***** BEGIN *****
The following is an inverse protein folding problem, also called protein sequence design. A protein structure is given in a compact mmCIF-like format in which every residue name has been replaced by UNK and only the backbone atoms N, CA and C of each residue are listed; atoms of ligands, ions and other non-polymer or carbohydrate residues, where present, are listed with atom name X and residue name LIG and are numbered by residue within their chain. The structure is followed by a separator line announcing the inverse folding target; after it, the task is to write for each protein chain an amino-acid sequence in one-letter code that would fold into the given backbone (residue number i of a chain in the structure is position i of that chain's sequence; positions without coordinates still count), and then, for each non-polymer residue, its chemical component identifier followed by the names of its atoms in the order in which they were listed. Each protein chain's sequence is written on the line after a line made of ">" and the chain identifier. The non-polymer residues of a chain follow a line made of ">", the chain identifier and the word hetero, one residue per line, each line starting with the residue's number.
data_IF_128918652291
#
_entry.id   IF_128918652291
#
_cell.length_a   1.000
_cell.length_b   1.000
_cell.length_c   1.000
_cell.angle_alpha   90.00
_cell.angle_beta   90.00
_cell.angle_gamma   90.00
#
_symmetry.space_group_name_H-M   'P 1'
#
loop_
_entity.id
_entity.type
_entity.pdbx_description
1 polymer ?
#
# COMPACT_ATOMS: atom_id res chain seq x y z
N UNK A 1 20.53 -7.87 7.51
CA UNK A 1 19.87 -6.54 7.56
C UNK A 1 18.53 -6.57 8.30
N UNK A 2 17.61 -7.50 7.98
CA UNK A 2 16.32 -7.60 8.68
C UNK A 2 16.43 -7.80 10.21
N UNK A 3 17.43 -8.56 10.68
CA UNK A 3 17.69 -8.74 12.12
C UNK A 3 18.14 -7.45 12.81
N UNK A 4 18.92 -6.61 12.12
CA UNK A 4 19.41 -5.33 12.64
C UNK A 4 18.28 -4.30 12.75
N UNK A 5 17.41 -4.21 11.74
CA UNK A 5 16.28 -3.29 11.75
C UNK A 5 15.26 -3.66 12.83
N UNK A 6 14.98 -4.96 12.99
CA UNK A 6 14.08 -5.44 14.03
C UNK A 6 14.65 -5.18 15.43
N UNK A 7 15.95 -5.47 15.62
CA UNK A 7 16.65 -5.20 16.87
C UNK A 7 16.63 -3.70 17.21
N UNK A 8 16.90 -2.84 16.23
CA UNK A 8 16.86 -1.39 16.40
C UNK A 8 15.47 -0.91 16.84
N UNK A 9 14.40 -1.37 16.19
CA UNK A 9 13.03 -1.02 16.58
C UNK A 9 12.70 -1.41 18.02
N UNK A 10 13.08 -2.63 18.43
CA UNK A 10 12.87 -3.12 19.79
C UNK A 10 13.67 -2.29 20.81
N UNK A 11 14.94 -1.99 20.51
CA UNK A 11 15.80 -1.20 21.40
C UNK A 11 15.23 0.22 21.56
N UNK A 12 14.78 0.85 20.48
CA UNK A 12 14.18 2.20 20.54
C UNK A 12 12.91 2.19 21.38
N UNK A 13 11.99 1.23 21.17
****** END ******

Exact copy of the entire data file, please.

The following is an inverse protein folding problem, also called protein sequence design. A protein structure is given in a compact mmCIF-like format in which every residue name has been replaced by UNK and only the backbone atoms N, CA and C of each residue are listed; atoms of ligands, ions and other non-polymer or carbohydrate residues, where present, are listed with atom name X and residue name LIG and are numbered by residue within their chain. The structure is followed by a separator line announcing the inverse folding target; after it, the task is to write for each protein chain an amino-acid sequence in one-letter code that would fold into the given backbone (residue number i of a chain in the structure is position i of that chain's sequence; positions without coordinates still count), and then, for each non-polymer residue, its chemical component identifier followed by the names of its atoms in the order in which they were listed. Each protein chain's sequence is written on the line after a line made of ">" and the chain identifier. The non-polymer residues of a chain follow a line made of ">", the chain identifier and the word hetero, one residue per line, each line starting with the residue's number.
data_IF_128918652291
#
_entry.id   IF_128918652291
#
_cell.length_a   1.000
_cell.length_b   1.000
_cell.length_c   1.000
_cell.angle_alpha   90.00
_cell.angle_beta   90.00
_cell.angle_gamma   90.00
#
_symmetry.space_group_name_H-M   'P 1'
#
loop_
_entity.id
_entity.type
_entity.pdbx_description
1 polymer ?
#
# COMPACT_ATOMS: atom_id res chain seq x y z
N UNK A 1 20.53 -7.87 7.51
CA UNK A 1 19.87 -6.54 7.56
C UNK A 1 18.53 -6.57 8.30
N UNK A 2 17.61 -7.50 7.98
CA UNK A 2 16.32 -7.60 8.68
C UNK A 2 16.43 -7.80 10.21
N UNK A 3 17.43 -8.56 10.68
CA UNK A 3 17.69 -8.74 12.12
C UNK A 3 18.14 -7.45 12.81
N UNK A 4 18.92 -6.61 12.12
CA UNK A 4 19.41 -5.33 12.64
C UNK A 4 18.28 -4.30 12.75
N UNK A 5 17.41 -4.21 11.74
CA UNK A 5 16.28 -3.29 11.75
C UNK A 5 15.26 -3.66 12.83
N UNK A 6 14.98 -4.96 12.99
CA UNK A 6 14.08 -5.44 14.03
C UNK A 6 14.65 -5.18 15.43
N UNK A 7 15.95 -5.47 15.62
CA UNK A 7 16.65 -5.20 16.87
C UNK A 7 16.63 -3.70 17.21
N UNK A 8 16.90 -2.84 16.23
CA UNK A 8 16.86 -1.39 16.40
C UNK A 8 15.47 -0.91 16.84
N UNK A 9 14.40 -1.37 16.19
CA UNK A 9 13.03 -1.02 16.58
C UNK A 9 12.70 -1.41 18.02
N UNK A 10 13.08 -2.63 18.43
CA UNK A 10 12.87 -3.12 19.79
C UNK A 10 13.67 -2.29 20.81
N UNK A 11 14.94 -1.99 20.51
CA UNK A 11 15.80 -1.20 21.40
C UNK A 11 15.23 0.22 21.56
N UNK A 12 14.78 0.85 20.48
CA UNK A 12 14.18 2.20 20.54
C UNK A 12 12.91 2.19 21.38
N UNK A 13 11.99 1.23 21.17